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Privatization vs. People

Privatization of railways in Britain has been a disaster. So disastrous that the Labour Party had promised to nationalize the rail industry in five years during the just concluded election.

That wouldn’t have happened immediately because train operators work under contract with the government, which maintains control of tracks and stations. Once those contracts expired, those operations would have gone back into public hands. Labour’s manifesto also called for nationalizing water, energy and the postal service. But re-nationalizing the railways would have had particularly symbolic meaning along with the concrete benefit of better service and lower fares.

Naturally, the Conservative Party would have none of this. But the Covid-19 virus has upended previous ideological certainty. Boris Johnson’s Tory government has announced a back-door nationalization of the railways, albeit one seemingly intended to be temporary. The Department of Transport said on March 23 it would suspend existing franchise agreements and assume all revenue and risk for six months. The government said it is taking these measures to minimize disruption to the industry and safeguard jobs.

A steep decline in ridership resulting from the Covid-19 pandemic and strict shelter-in-place orders prompted the action. So it is not saving the jobs of working-class Britons — a group the Tories hardly have a history of caring about — but rather saving the companies operating the privatized railways that is the motivation here. Nonetheless, it is an irony that brings a smile to our faces that the Tories have done an abrupt about-face when it comes to nationalization.

Of course, not all blame for privatization can be laid at the feet of the Tories. Tony Blair was an unyielding proponent of “public-private partnerships,” known as “private finance initiatives” in Britain. Under these, governments sell off a public asset and lease it back.

Public-private partnerships are nothing more than a variation on straightforward schemes to sell off public assets below cost, with working people having to pay more for reduced quality of service. A scheme concocted by the Conservative Party and enthusiastically adopted by the “New Labour” of Blair and Gordon Brown, the results are far from the double talk of neoliberal rhetoric. A 2015 report in The Independent revealed that the British government owed more than £222 billion to banks and businesses as a result of private finance initiatives. Britain will pay more than five times the value of the assets, which are valued at £56.5 billion, under the terms of the initiatives used to create them.

Research by the Labour Party conducted in 2017 found that privatized rail, telecommunications, energy and water companies in Britain had paid out £37 billion in dividends to shareholders — money that could have been used to invest in public services and/or to reduce consumer prices. Nor has better service been the outcome of privatization, as exemplified by the case of British Rail. Dozens were killed and hundreds injured in a series of accidents in the first four years of privatization.

A 2013 study reported that “British taxpayers spend far more on the privatized system than they did on the old nationalized model,” in part because government subsidies are funneled into shareholder dividends. Britain’s commuters spend up to six times more on rail travel than do those in continental Europe systems, and rail fares have increased twice as fast as wages. By 2018, riders paid 70 percent of the cost of a ride, up from 30 percent a decade earlier.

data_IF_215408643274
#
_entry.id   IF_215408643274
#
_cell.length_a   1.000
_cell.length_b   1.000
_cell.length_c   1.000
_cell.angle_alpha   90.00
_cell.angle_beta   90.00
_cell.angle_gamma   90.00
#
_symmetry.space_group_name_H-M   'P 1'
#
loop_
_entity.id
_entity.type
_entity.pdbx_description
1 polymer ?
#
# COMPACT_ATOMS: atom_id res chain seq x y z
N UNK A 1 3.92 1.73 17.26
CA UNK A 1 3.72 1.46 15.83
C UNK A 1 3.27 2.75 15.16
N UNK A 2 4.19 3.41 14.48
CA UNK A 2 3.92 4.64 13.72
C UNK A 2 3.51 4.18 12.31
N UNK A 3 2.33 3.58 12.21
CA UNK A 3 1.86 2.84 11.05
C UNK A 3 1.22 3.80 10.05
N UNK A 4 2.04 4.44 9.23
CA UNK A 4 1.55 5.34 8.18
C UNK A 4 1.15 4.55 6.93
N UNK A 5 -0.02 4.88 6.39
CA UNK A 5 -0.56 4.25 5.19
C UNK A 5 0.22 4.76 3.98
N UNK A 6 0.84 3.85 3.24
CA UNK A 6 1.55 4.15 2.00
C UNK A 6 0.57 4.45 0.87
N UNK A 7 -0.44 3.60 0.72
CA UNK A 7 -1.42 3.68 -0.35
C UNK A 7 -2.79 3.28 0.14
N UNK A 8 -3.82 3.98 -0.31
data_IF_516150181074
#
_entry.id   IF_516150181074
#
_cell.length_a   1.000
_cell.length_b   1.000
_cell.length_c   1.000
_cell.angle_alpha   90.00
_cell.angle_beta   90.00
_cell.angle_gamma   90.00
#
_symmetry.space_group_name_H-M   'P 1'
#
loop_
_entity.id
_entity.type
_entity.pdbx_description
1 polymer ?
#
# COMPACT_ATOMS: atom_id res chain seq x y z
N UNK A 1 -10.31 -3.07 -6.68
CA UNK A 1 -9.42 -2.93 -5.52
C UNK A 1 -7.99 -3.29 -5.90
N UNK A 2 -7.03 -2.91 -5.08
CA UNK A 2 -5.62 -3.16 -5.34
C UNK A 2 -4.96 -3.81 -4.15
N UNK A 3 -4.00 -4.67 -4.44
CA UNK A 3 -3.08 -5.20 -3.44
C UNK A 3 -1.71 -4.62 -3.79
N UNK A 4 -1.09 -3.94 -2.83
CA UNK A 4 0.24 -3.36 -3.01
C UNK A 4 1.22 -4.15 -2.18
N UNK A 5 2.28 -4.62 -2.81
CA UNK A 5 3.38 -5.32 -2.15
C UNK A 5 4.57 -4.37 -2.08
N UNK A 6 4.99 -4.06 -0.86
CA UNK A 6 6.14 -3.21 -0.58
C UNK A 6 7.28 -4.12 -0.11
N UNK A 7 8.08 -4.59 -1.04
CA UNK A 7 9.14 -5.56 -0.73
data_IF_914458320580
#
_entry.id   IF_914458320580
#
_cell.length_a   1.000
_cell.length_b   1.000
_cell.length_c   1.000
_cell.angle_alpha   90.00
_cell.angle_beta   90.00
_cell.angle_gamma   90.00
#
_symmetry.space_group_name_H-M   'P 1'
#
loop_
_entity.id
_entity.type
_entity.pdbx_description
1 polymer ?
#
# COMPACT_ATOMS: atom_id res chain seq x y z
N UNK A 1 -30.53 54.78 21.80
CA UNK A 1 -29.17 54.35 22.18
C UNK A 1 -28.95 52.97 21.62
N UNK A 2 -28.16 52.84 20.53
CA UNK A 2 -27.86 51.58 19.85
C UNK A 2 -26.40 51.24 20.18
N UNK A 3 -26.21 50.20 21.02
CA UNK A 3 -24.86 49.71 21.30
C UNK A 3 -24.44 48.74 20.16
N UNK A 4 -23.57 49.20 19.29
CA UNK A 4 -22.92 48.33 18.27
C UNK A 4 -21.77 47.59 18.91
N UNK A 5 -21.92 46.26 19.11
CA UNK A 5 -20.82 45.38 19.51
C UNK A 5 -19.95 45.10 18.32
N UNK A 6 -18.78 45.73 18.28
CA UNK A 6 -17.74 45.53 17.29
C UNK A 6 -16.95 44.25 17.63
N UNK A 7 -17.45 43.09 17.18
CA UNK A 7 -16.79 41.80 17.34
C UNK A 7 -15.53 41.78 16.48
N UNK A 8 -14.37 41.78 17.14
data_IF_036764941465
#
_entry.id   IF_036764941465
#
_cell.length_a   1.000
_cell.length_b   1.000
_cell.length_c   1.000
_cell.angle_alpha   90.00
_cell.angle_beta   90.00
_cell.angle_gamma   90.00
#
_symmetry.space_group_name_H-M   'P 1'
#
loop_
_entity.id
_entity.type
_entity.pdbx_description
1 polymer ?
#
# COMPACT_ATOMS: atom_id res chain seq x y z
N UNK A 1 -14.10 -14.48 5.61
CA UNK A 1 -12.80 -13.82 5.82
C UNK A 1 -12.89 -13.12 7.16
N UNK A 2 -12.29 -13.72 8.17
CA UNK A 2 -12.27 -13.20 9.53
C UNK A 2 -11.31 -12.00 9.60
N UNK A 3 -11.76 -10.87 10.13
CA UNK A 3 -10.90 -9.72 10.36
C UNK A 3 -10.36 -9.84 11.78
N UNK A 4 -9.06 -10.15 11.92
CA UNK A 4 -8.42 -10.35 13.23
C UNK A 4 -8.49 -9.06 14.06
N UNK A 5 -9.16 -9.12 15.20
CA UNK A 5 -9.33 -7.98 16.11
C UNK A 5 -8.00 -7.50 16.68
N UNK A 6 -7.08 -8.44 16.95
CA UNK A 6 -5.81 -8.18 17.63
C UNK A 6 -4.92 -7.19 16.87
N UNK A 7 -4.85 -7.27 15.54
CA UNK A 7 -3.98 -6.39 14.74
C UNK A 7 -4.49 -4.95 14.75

And so the private sector once again proves to be worse for customers and taxpayers than the public sector. Such a lesson ought to be intuitive — the private sector expects to obtain a hefty profit, give bloated salaries to top executives and hand out bundles of cash to shareholders. A private-sector owner will not hesitate to cut staff, reduce service and cut maintenance as the fastest routes to generating massive profits.

The private sector, and capitalism in general, simply is unable to cope with the serious crisis that has arisen from the Covid-19 pandemic. We can readily see this failure in the United States, not only due to the incompetence of the Trump administration but the inability of capitalist enterprises to plan for emergencies or even have the capacity (or desire) to quickly switch to necessary production. Massive shortages of medical supplies, even those as basic as face masks, demonstrate the priorities of the “market.”

The modern nature of “just in time” supply chains is another example of capitalist failure. Producing extra supplies for future emergencies — outbreaks of new diseases occur at frequent intervals and medical professionals have long warned that a pandemic would inevitably occur someday — could have at least made the current crisis less severe. But doing so would have cut into profits, and that’s all that matters.

Trump could have invoked the Defense Production Act early, but didn’t. The reason is he and his gang desperately want to demonstrate that the market will solve all problems. It clearly can’t, as the escalating toll the virus has taken in the United States makes plain to anyone who wishes to observe. Trump’s consistent behavior in putting profits ahead of human life isn’t simply incompetency, it is capitalism in action.

Pete Dolack writes the Systemic Disorder blog and has been an activist with several groups. His first book, It’s Not Over: Learning From the Socialist Experiment, is available from Zero Books and he has completed the text for his second book, What Do We Need Bosses For?

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